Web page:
This blogpost is based on the introduction I gave to a screening of this film in the BFI Southbank season that I curated, In the Eyes of a Silent Star: The Films of Asta Nielsen. The season continues until 16 March and there are many great films yet to see.
Asta Nielsen was one of the first truly international film stars, mobbed by crowds when she made personal appearances and beloved by audiences all over the world. Was she the first? You might call it a tie between her and the French comedian Max Linder, who made his name with a dapper, high-class comic character in a dress suit. When they burst on to the scene, Charlie Chaplin was four years away from making his debut. Although acclaimed as a tragedienne, the melancholic counterpart to Linder’s slapstick sensation, Nielsen proved often that she could do funny, too. And in tails as well.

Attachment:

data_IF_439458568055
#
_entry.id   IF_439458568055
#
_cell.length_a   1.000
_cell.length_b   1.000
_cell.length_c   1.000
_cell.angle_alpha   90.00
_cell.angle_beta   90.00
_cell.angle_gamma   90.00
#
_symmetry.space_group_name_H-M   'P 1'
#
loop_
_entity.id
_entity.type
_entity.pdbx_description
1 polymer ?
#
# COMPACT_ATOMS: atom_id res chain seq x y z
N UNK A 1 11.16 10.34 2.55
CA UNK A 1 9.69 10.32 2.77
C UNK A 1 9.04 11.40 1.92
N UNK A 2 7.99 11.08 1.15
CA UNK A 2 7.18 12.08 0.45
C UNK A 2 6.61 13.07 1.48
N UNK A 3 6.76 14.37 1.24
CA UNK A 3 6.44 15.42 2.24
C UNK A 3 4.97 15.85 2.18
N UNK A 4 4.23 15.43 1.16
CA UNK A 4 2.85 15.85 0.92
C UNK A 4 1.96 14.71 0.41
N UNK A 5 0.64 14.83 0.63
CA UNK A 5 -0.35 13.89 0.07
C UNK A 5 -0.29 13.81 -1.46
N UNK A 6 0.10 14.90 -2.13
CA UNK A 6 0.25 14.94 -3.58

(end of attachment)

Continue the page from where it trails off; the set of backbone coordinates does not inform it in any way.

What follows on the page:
In fact she had needed a little encouragement to play humorous scenes at drama school. “It all went wrong when I had to try my hand at comedy,” she wrote in her memoir. “Every type of humour was utterly foreign to me.” But in many ways the seriousness and commitment she brought to drama was her secret weapon as a comedienne. And as Robert C. Allen has written, perhaps the confidence boost of global stardom gave her the freedom to be silly.Continue reading The ABC of Love (1916): Asta Nielsen bends the rules in top hat and tails￼